Tag Archives: space

The Untimely Infinite Universe (Pt 2)

Patterns in Nature

We can notice, if we look hard enough, that things on the Macro scale mimic those on the micro scale. Figure 1 helps illustrate this.

For example: free floating bodies. At the macro level, you have planets that orbit stars. You also have things like meteors that have no orbit and just float around without a specific orbit (although keeping the inertia from the orbit that gave them momentum originally). Meteors and other free floating bodies can get caught in each other’s gravitational pull and collide to create planets. At the micro level, you have electrons that orbit nuclei. There are also smaller particles called quarks that create the components of atoms.

The Fibonacci sequence is another repeat throughout the system of nature. The Fibonacci is a specific sequence. The rule is Fn= Fn-1 + Fn-2. For example: 1,1, 2, 3, 5, 8, 13, etc. This composes two ‘golden’ measurements: the golden spiral and the golden square, collectively known as the golden ratio. Both can be created with these integers. Both are repeated in nature. The spiral of a seashell mimics the two spirals that compose a galaxy. Many plants exhibit this spiral as well, including pinecones and roses. There are a few non-spiral shapes that can be shown to be of the Fibonacci sequence. The branching of such figures as dendrites, lightning, and tree branches are an example. They branch from 1, to 2, to 3, to 5, and so on.

There is a potential criticism of my hypothesis that the macro mirrors the micro and vice versa: humans have tendency to archetype or symbolize things. This may take down the examples I have comparing a human arm to earth and cities to the circulatory system. However it will not compensate for the Fibonacci sequence examples (which can be mathematically proven). Note that it is not one thing; it is a series of things. Even if that is the only argument that withstands its critics, it contains not one example, but many.

F1 Patterns

The Untimely Infinite Universe (Pt 1)

The Infamy of Infinity

In the current scheme of things, we are taught to think of time and space as finite. We get stuck into the view due to the fact that the things around us our finite. The water is separate from the ground; Venus is separate from the sun, and so on. Things begin and then they end. Where the water ends, earth begins; where the earth ends, the air begins. One might think that this happens just because we can imagine the finite more clearly than the infinite.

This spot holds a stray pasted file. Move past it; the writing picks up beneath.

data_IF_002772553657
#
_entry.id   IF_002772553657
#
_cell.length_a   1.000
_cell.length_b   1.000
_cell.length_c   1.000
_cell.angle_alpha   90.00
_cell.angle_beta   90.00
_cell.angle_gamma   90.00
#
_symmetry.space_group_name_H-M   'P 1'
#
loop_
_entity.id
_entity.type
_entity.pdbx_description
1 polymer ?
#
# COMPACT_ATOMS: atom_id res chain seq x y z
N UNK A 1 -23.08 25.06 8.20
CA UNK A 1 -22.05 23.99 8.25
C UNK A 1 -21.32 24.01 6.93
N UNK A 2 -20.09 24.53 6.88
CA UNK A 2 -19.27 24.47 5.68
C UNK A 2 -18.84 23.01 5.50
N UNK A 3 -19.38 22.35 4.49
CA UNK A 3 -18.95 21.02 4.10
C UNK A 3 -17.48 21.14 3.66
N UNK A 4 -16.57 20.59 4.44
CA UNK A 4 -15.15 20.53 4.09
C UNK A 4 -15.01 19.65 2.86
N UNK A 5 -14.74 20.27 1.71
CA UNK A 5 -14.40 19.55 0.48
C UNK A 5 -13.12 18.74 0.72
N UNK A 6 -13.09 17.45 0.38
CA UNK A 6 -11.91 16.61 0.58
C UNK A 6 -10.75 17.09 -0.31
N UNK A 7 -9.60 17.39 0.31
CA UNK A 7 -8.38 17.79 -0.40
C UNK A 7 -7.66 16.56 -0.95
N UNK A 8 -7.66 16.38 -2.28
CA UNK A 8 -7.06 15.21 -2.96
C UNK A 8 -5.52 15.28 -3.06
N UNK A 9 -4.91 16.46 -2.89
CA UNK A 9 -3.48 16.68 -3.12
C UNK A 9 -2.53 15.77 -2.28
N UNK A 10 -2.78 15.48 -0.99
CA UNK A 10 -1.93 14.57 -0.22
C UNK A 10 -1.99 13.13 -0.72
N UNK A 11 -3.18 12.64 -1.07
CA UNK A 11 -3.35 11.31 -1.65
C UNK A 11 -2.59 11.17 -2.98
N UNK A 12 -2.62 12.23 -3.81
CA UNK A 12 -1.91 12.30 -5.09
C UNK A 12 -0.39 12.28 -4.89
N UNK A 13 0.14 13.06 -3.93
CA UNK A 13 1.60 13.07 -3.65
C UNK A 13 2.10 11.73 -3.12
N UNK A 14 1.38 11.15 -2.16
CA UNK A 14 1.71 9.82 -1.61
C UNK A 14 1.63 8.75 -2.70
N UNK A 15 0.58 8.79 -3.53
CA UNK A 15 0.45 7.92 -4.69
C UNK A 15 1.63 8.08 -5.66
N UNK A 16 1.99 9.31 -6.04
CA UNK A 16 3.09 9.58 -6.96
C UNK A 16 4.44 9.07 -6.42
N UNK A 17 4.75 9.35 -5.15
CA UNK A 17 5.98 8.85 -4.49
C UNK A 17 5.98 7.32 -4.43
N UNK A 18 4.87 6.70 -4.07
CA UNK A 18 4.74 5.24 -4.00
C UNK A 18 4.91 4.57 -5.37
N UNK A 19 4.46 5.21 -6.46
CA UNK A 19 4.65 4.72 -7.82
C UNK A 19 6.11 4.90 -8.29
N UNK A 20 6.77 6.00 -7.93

The reason this dichotomy exists is due to the fallibility of human perspective. When a leaf dies we say that it ‘ceases to exist’. This is the natural process of decay and death. We assume this must be the opposite of existence. In reality, this is not the case. The particles that compose of it never actually die, meaning they don’t disappear. No, these particles merely change form. As the law of conservation states: energy is neither created nor destroyed, merely transformed.  Therefore the particles always exist. Decay is merely the moving of matter from one state to another. Humans have only had the second perspective within the last 100 years. Because of the first perspective being prevalent for so long, we are stuck with this idea of finite, that things have an end.

Imagine a red circle. Now look out towards its boundary. What do you see on the other side? White or black maybe. Others say nothing. However you cannot think of ‘nothing’. That white or black space you think of is ‘something’. You can apply this same thing to the concept of the Universe, a supposedly bounded entity. But when you get to the edge, what happens? Do you hit a bubble that you cannot past; an ‘invisible wall’. I will argue that you will be able to go on forever past this so-called ‘boundary’.

Throughout this paper I will term things ‘infinite’ and ‘finite’. Respectively I am referring to something ‘without end’ and something ‘with end’.